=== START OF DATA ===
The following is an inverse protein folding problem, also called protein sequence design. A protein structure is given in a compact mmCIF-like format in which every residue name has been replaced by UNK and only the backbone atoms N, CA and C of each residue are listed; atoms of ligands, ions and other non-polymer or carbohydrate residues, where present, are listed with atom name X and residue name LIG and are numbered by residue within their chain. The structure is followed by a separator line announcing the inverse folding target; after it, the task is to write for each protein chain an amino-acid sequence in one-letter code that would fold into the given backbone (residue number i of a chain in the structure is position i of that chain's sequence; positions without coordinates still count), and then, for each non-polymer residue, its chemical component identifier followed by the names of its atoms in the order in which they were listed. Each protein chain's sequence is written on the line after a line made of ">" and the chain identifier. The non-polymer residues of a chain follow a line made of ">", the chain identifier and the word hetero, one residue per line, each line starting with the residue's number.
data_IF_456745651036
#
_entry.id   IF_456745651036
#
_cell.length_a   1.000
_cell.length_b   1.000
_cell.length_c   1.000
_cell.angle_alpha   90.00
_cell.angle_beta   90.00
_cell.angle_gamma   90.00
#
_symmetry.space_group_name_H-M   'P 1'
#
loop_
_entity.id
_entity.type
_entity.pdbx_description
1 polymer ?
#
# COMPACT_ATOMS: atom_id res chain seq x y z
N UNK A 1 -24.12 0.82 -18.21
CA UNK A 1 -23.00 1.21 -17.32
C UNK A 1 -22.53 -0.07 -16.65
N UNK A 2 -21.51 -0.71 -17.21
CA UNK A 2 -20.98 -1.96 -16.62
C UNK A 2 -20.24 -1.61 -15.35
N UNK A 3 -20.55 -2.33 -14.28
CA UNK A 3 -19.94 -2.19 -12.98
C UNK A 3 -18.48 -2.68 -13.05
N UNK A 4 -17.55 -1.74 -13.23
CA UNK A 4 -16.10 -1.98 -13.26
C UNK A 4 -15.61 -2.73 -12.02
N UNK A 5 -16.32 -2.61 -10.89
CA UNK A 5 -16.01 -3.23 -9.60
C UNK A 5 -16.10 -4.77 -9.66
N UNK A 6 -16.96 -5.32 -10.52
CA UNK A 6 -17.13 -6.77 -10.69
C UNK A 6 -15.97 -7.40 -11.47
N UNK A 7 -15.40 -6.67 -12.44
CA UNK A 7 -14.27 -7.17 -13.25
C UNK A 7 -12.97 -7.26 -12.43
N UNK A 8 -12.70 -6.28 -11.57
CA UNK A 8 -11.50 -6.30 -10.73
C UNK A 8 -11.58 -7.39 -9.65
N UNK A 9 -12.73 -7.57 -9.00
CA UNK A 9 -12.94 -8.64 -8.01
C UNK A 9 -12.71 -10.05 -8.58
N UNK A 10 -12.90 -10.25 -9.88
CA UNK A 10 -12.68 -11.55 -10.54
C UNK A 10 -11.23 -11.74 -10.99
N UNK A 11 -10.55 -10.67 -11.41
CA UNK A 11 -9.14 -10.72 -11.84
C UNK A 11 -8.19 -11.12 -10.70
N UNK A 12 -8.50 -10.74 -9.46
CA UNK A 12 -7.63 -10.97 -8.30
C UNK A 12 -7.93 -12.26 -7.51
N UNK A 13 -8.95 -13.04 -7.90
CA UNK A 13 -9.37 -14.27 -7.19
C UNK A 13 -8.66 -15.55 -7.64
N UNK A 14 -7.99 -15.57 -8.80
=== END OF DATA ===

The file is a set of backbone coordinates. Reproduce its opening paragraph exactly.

The following is an inverse protein folding problem, also called protein sequence design. A protein structure is given in a compact mmCIF-like format in which every residue name has been replaced by UNK and only the backbone atoms N, CA and C of each residue are listed; atoms of ligands, ions and other non-polymer or carbohydrate residues, where present, are listed with atom name X and residue name LIG and are numbered by residue within their chain. The structure is followed by a separator line announcing the inverse folding target; after it, the task is to write for each protein chain an amino-acid sequence in one-letter code that would fold into the given backbone (residue number i of a chain in the structure is position i of that chain's sequence; positions without coordinates still count), and then, for each non-polymer residue, its chemical component identifier followed by the names of its atoms in the order in which they were listed. Each protein chain's sequence is written on the line after a line made of ">" and the chain identifier. The non-polymer residues of a chain follow a line made of ">", the chain identifier and the word hetero, one residue per line, each line starting with the residue's number.